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When the user visits the site, I can get their country code. I want to use this to set the default language (which they can later modify if necessary, just a general guess as to what language they might speak based on what country they are in).

Is there a definitive mapping from country codes to language codes that exists somewhere? I could not find it. I know that not everyone in a particular country speaks the same language, but I just need a general mapping, the user can select their language manually later.

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I found something close on Wikipedia: <>; This will obviously need some cross-indexing against a list of country names and codes: <>; ...and language codes: <>; Oops... that last link mostly satisfies your request, I think. Take a look! – Carl Smotricz Dec 9 '09 at 19:13
I suggest you to use "Accept-Language" http request header to determinate which language user prefers. Why do you want to guess what user is clearly requesting? – andcoz Dec 9 '09 at 19:22
I've been looking for the exact same thing. Strange that it's so hard to find. Eventually I came across this:<br><br>; Which has it all in there. Many thanks to the poster here:<br>… – Cosmicnet Jun 23 '12 at 17:50

2 Answers 2

up vote 8 down vote accepted

A search for "country language mapping" turns up this Languages by Countries table, which you could probably convert to language codes with a bit of work. (There are less than 200 countries.)

A warning though: doing this is pretty much guaranteed to annoy many users in multi-lingual countries like Switzerland or Canada. For such countries it's customary to let the user choose their language on the main page of the UI. See Google Switzerland or Best Buy Canada for some examples. This also annoys expatriates and travelers.

Better yet, why don't you use the Accept-Language HTTP header to determine which language to use? The Accept-Language header is the Right Thing to look at when determining the user's language. It even gives you a list in order of preference, so if the user is most fluent in some language you don't support, but is reasonably fluent in some other language that you do support you can fall back correctly. The one problem with Accept-Language is that most users leave it at the default setting. Most browser should default to platform's language setting, though, so it isn't too bad. (Some older browsers would default to English, which was kind of a disaster because "en" effectively meant the Accept-Language was unset.)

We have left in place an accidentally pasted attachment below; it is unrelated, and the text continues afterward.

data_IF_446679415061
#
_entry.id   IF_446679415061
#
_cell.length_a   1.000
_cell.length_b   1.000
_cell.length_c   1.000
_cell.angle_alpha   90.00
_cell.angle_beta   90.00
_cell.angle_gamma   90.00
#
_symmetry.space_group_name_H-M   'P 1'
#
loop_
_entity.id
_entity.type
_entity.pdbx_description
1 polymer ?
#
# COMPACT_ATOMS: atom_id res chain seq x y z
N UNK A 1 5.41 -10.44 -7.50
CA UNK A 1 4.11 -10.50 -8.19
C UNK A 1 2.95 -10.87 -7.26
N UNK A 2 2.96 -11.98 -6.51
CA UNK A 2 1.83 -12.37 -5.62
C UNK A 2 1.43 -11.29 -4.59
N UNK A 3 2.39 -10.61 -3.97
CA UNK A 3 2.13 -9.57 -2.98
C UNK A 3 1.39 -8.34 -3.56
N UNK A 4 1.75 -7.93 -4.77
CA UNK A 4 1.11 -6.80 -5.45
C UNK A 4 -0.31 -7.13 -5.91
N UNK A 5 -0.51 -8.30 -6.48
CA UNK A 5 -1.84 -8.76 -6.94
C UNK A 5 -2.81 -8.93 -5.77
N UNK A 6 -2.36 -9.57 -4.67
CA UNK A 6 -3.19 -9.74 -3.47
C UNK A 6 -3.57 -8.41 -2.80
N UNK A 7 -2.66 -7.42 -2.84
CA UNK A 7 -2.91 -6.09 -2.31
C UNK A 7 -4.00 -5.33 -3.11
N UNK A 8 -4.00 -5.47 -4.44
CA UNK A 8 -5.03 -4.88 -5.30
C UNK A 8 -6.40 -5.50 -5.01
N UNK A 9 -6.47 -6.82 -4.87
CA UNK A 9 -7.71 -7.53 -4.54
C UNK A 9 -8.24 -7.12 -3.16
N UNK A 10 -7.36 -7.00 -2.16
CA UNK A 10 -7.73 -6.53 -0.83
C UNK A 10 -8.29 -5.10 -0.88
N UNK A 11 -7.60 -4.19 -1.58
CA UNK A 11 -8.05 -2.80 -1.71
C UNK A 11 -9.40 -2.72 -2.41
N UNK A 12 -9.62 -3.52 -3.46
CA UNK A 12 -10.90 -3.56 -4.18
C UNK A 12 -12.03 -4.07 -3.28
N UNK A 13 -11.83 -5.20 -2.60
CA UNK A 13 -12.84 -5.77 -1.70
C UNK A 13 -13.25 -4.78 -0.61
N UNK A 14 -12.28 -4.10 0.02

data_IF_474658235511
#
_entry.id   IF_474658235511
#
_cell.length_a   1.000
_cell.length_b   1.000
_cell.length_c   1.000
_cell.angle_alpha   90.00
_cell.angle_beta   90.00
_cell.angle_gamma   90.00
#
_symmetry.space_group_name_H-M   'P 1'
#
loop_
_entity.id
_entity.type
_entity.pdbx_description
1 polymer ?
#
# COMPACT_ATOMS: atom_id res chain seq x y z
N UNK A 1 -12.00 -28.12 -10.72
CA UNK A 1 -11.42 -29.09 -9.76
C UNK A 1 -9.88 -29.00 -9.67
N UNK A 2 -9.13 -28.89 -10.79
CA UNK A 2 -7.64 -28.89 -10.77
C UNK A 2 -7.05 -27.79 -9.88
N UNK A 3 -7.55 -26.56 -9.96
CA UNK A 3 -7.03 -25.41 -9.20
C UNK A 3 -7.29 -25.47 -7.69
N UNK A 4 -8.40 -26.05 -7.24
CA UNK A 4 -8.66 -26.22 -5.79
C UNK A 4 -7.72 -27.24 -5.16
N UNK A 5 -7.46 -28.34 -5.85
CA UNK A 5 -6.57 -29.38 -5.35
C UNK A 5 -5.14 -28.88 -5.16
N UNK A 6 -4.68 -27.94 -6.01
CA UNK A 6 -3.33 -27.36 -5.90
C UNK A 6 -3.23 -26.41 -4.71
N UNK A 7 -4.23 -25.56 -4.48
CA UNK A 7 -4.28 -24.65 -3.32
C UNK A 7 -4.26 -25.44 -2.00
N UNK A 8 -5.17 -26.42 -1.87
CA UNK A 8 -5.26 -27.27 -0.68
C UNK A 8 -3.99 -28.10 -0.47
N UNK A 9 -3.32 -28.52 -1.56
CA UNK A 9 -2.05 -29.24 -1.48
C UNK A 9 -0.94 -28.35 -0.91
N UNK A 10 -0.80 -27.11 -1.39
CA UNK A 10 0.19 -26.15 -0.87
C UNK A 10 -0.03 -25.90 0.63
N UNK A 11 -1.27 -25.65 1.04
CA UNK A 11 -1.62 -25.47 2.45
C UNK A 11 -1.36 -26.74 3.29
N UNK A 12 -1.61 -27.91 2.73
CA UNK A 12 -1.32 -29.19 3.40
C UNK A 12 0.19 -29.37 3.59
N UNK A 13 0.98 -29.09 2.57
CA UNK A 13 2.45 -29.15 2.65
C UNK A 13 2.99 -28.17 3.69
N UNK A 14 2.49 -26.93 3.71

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Accept-Language HTTP header is the right way not the other one. It would be nice if you could edit your answer and explain this. Choosing language based on the country is a very wrong way. – sorin Mar 23 '10 at 10:22
@Sorin I thought it already said that, but ok, I've edited to elaborate on why Accept-Language is god and country mapping isn't. – Laurence Gonsalves Mar 23 '10 at 16:05
I was just asking for some bold to make the main message easier to read for those who are lazy reading your full post ;) – sorin Mar 23 '10 at 18:12

While there may be good reasons to try and map countries (or indeed specific locations/areas within a country) to languages, it seems that for your purpose, using the

HTTP Request header Accept-Language,

if only as a one of the elements in your language selection heuristic (along with mabye teh country code) may be an easy and safe choice...

This approach occasionally errs because the default language(s) associated with a given web browser installation (when the underlying user has not taken the time to select a installation package / setup for his/her preferred natural language). On the other hand it also provides a better language hint for many expatriates (who have install / setup a browser in accordance to preferred language) even though the geolocation / language association would be totally wrong.

In general this approach should outperform methods solely based on geolocation (and on a lookup table), in the many countries such as Switzerland, Luxembourg... as well as many metropolitan areas say New York, Geneva or Miami...

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